I come from a different world. I went to the same private Christian school for 13 years of my life. My world set me up to be an over-achiever and perfectionist. Never did I recieve lower than a B- in any of my classes: elementary school, middle school, high school, or university. I was friends with my teachers. I had their cell phone numbers, we went to the beach together... sure there were teachers I didn’t like, but I always treated them with general respect.
When my students at Monte Cristo rejoice with merely passing my English class with a 60%, I fail to relate. When my students talk back to me and treat me disrespectfully with out reason, I fail to relate.
On Monday, we were forced to stop our 9th grade class because of the extravagant amount of vulgar language, heckling, and disrespect. As a result, the director of the center came to speak to the students and inform them that at 4:30 there would be a meeting with all the students and their parents about the continued discipline problems in this grade, not just in English class, but across the board.
When 4:30 came along, everyone was nervous. Even Eric and I were jittery. The meeting began simply enough, the director spoke to the parents and them gave the children the chance to talk with their parents about what had occurred. Then, the floor was opened for the parents to say anything they would like.
One mother from the rural community stood up, shaking with frustration and anger saying, “Tell me now if my son is the one doing these terrible things! Tell me now if he’s one of the students causing all these problems! Because listen here, if he is, I’m pulling him out of the school today. Today! There are no more opportunities left. We sacrifice for him to come here and learn and if all he’s doing is messing around and creating problems- he’s gone. He’s more use to us working in the fields to help put food on the table than wasting time here if he’s not setting his mind to learning.”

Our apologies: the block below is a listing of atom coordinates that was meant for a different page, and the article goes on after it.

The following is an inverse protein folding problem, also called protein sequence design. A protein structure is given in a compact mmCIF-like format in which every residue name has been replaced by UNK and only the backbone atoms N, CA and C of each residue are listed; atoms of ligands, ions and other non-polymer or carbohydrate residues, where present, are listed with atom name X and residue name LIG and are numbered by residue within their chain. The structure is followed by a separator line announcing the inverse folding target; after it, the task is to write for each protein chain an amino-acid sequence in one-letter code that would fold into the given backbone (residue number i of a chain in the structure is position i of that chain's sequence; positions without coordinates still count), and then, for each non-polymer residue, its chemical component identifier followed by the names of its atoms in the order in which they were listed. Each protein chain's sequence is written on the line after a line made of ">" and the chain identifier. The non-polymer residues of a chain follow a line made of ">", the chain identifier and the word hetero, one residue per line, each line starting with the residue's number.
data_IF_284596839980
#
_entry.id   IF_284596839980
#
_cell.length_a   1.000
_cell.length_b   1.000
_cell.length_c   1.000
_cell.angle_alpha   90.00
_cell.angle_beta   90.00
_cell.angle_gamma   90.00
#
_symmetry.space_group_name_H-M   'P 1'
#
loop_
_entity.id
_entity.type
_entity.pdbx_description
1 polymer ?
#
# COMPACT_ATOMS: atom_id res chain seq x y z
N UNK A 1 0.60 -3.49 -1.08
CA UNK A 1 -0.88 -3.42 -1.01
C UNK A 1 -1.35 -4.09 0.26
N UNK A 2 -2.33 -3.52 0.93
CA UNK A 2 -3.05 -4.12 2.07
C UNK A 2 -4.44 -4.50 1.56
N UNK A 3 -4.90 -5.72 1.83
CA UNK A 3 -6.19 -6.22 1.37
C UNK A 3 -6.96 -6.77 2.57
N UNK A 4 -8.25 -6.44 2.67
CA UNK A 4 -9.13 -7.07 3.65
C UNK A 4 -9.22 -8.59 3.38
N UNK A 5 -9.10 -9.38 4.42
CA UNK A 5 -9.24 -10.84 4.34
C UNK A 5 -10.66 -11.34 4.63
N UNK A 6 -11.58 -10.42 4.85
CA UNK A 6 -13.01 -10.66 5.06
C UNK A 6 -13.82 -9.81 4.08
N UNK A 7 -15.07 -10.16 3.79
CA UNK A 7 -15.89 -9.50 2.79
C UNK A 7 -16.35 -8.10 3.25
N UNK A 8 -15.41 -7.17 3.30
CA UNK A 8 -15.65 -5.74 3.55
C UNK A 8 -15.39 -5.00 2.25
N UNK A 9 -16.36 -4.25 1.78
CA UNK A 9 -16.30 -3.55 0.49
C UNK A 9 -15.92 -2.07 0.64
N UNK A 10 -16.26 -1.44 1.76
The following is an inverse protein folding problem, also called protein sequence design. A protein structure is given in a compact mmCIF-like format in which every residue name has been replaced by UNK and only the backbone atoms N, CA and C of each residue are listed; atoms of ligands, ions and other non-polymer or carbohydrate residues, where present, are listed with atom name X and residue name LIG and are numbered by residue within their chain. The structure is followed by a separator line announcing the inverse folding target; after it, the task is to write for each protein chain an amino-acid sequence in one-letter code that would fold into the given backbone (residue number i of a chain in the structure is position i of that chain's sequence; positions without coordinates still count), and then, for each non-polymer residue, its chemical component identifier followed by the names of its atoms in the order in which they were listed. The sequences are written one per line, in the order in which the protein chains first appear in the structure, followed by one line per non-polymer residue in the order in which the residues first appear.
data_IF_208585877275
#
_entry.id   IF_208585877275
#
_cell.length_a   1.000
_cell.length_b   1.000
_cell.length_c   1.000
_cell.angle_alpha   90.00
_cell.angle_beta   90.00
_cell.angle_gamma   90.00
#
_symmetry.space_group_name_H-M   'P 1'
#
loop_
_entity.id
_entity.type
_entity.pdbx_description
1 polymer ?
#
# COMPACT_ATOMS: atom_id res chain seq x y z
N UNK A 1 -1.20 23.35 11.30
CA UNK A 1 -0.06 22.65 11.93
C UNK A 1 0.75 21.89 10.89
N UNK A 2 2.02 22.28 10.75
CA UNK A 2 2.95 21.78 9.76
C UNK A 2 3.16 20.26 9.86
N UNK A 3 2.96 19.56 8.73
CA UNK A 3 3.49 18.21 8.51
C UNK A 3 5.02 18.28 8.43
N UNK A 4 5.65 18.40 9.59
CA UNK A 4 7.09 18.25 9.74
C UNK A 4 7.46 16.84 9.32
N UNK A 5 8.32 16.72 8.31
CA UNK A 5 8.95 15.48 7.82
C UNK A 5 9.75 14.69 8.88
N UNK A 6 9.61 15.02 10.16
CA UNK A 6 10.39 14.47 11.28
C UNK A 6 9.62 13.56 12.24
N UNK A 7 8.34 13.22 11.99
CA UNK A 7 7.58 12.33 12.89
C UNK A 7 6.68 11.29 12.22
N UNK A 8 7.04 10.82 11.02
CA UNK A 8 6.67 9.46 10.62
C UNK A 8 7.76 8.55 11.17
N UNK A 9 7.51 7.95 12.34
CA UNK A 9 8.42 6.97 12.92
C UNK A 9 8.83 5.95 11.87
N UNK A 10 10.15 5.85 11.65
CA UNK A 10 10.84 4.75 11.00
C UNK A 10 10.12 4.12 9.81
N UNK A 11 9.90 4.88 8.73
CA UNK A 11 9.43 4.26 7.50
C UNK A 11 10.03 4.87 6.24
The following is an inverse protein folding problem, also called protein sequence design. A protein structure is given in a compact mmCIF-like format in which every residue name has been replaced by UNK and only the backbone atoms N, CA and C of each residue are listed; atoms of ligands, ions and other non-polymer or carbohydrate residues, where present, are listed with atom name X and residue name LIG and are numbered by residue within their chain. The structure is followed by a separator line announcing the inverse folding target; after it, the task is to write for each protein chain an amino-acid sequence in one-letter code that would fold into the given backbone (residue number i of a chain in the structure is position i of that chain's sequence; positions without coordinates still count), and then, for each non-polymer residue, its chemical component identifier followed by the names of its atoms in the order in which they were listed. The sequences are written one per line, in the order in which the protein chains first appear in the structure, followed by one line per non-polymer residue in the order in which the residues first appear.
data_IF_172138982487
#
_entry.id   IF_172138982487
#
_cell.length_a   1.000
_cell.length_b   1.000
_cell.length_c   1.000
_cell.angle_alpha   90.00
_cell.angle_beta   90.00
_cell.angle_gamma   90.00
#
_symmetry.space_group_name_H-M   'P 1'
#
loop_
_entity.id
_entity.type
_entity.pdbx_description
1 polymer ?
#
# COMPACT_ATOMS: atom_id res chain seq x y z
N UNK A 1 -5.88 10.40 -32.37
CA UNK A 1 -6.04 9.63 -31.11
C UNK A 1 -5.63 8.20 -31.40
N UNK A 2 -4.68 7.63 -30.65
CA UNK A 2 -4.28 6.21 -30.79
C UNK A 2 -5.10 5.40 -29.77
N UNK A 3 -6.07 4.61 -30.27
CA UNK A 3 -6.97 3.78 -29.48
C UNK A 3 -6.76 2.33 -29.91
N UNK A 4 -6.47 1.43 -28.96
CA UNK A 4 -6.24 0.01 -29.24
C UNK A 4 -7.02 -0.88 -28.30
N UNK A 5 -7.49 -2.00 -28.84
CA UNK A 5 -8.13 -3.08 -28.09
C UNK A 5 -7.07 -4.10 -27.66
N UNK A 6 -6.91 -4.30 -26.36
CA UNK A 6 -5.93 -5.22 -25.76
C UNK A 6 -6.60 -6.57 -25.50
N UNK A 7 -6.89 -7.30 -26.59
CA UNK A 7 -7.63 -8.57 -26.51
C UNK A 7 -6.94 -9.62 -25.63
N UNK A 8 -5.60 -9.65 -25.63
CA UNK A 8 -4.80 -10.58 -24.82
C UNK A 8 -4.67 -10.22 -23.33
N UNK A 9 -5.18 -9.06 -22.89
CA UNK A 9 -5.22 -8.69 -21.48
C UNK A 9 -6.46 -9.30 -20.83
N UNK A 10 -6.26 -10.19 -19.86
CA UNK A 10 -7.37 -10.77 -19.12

Now, I have this problem where if other people cry, I instinctively cry with them. When Wilmer’s mom spoke those words through her tears I began to sob as well. I remembered that I don’t come from this world. Where I’m from, education is a right that everyone deserves and expects to receive. Where I’m from, full-time jobs are for adults, not 9th graders.
As Guatemalan as I often feel after the past 11 months I’ve spent here, Monday taught me that I have to remember that I’m from another culture. My expectations and perspectives don’t always translate.
I’m happy to say that Wilmer’s mom didn’t pull him out of CEMOC. He’ll likely graduate with his middle school diploma in October. I hope he finds himself in anywhere but the fields.